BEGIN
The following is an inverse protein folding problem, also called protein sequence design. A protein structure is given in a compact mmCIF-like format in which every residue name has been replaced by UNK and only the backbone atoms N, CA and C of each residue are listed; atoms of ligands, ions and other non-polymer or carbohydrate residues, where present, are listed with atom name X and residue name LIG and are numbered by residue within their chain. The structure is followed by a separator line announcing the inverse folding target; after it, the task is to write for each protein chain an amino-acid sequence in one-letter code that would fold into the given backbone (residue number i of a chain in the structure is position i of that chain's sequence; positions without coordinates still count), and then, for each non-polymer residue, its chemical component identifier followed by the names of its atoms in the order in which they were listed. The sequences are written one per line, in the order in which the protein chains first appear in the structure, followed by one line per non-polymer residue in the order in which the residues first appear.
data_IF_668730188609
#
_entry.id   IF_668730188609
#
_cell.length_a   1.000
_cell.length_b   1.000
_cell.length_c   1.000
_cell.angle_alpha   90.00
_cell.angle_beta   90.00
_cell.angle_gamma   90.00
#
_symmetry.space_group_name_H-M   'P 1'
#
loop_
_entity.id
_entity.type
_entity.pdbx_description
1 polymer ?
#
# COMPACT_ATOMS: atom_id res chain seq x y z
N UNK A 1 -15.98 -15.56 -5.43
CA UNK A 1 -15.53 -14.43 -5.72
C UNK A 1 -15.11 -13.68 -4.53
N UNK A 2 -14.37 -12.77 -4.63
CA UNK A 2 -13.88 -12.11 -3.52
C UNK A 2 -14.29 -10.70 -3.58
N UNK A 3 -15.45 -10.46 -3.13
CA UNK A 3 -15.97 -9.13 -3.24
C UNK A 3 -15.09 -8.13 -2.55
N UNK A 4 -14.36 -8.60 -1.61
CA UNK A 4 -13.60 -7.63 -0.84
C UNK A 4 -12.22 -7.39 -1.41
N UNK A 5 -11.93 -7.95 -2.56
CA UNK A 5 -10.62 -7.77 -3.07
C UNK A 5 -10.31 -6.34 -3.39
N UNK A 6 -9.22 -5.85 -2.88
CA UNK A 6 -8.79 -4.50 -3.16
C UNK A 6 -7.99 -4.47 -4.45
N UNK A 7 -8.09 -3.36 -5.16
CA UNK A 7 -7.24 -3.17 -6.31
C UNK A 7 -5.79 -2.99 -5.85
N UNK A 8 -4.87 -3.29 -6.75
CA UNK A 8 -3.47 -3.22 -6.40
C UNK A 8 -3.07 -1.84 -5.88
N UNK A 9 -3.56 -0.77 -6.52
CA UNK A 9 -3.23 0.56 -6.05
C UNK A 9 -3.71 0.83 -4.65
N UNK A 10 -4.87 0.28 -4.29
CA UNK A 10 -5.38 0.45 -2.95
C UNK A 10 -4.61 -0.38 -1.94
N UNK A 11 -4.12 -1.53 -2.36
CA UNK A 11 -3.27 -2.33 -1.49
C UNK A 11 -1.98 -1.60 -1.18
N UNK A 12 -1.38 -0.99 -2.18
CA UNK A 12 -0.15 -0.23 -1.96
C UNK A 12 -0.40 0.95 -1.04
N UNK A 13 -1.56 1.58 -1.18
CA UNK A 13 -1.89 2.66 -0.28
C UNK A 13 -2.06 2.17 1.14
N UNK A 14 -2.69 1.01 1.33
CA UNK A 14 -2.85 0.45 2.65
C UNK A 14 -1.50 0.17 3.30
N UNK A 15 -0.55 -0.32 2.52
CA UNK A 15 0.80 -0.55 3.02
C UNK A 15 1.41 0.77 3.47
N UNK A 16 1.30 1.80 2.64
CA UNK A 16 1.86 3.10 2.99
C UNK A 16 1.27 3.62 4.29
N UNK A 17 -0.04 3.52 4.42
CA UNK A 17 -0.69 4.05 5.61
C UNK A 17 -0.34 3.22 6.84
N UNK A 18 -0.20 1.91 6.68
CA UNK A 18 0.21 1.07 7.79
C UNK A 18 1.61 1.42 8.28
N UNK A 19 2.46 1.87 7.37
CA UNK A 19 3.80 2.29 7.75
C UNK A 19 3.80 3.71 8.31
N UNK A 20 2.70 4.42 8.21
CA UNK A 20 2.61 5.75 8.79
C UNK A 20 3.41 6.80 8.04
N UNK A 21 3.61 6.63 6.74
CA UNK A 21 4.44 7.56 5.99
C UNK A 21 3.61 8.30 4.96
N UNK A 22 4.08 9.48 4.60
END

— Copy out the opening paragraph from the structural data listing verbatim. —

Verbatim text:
The following is an inverse protein folding problem, also called protein sequence design. A protein structure is given in a compact mmCIF-like format in which every residue name has been replaced by UNK and only the backbone atoms N, CA and C of each residue are listed; atoms of ligands, ions and other non-polymer or carbohydrate residues, where present, are listed with atom name X and residue name LIG and are numbered by residue within their chain. The structure is followed by a separator line announcing the inverse folding target; after it, the task is to write for each protein chain an amino-acid sequence in one-letter code that would fold into the given backbone (residue number i of a chain in the structure is position i of that chain's sequence; positions without coordinates still count), and then, for each non-polymer residue, its chemical component identifier followed by the names of its atoms in the order in which they were listed. The sequences are written one per line, in the order in which the protein chains first appear in the structure, followed by one line per non-polymer residue in the order in which the residues first appear.